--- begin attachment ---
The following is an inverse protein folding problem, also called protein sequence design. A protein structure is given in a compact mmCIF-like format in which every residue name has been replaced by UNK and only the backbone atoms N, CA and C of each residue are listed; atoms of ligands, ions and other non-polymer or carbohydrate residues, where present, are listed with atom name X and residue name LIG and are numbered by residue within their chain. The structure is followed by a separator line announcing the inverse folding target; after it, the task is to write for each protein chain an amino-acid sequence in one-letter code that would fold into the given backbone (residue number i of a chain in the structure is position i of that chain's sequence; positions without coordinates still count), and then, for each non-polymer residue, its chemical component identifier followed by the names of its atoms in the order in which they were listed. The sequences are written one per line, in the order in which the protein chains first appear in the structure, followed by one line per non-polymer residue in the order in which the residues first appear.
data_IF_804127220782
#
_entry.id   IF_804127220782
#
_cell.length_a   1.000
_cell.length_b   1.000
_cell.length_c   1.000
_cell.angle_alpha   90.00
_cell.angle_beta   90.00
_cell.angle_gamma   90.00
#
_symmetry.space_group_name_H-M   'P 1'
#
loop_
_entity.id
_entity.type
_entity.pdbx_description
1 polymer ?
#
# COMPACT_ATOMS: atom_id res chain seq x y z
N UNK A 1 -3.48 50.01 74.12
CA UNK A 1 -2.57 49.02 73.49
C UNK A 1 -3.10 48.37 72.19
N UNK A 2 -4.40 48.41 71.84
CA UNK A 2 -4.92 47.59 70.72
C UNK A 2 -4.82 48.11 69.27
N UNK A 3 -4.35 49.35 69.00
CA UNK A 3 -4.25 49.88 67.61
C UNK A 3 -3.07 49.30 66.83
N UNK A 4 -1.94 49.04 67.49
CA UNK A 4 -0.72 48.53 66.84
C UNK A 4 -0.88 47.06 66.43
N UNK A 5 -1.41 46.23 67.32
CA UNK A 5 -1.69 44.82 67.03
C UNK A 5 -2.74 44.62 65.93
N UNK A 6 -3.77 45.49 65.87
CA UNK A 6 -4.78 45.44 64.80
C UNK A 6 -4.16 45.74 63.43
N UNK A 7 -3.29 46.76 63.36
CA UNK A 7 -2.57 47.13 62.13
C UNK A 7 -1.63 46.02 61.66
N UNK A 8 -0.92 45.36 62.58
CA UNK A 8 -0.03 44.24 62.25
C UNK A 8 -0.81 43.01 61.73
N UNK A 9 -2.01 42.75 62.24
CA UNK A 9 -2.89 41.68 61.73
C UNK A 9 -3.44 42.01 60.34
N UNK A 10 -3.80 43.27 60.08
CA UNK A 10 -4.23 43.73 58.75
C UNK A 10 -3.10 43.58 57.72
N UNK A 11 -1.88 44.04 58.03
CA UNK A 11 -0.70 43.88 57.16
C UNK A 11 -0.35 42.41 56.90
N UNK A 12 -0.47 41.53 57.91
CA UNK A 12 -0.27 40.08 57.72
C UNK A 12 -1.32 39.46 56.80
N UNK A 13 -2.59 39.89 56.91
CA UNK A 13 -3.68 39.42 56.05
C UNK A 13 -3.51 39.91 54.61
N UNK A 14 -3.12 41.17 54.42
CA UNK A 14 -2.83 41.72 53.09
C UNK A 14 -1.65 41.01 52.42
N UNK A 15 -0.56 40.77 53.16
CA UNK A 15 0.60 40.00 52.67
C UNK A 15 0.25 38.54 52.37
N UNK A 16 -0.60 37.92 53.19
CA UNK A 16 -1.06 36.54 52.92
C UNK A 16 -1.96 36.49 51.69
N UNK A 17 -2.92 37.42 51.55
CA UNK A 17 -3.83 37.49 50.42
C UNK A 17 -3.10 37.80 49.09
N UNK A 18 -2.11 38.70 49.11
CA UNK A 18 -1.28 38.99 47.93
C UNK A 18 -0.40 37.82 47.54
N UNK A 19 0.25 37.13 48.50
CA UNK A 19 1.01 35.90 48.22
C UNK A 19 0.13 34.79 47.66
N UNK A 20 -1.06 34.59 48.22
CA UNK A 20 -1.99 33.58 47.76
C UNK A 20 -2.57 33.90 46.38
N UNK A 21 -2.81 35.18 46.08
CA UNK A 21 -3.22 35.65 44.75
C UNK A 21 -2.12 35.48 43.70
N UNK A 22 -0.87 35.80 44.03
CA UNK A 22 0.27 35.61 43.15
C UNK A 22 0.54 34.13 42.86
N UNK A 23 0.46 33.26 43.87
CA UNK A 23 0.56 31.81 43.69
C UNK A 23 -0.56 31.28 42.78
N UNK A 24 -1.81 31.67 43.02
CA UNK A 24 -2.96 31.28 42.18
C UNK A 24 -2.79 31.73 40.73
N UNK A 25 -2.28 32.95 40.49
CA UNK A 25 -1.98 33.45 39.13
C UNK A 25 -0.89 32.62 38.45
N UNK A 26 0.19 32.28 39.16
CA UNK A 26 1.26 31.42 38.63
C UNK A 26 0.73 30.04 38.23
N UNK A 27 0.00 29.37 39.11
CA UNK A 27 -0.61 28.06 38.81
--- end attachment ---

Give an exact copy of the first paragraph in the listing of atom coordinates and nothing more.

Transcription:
The following is an inverse protein folding problem, also called protein sequence design. A protein structure is given in a compact mmCIF-like format in which every residue name has been replaced by UNK and only the backbone atoms N, CA and C of each residue are listed; atoms of ligands, ions and other non-polymer or carbohydrate residues, where present, are listed with atom name X and residue name LIG and are numbered by residue within their chain. The structure is followed by a separator line announcing the inverse folding target; after it, the task is to write for each protein chain an amino-acid sequence in one-letter code that would fold into the given backbone (residue number i of a chain in the structure is position i of that chain's sequence; positions without coordinates still count), and then, for each non-polymer residue, its chemical component identifier followed by the names of its atoms in the order in which they were listed. The sequences are written one per line, in the order in which the protein chains first appear in the structure, followed by one line per non-polymer residue in the order in which the residues first appear.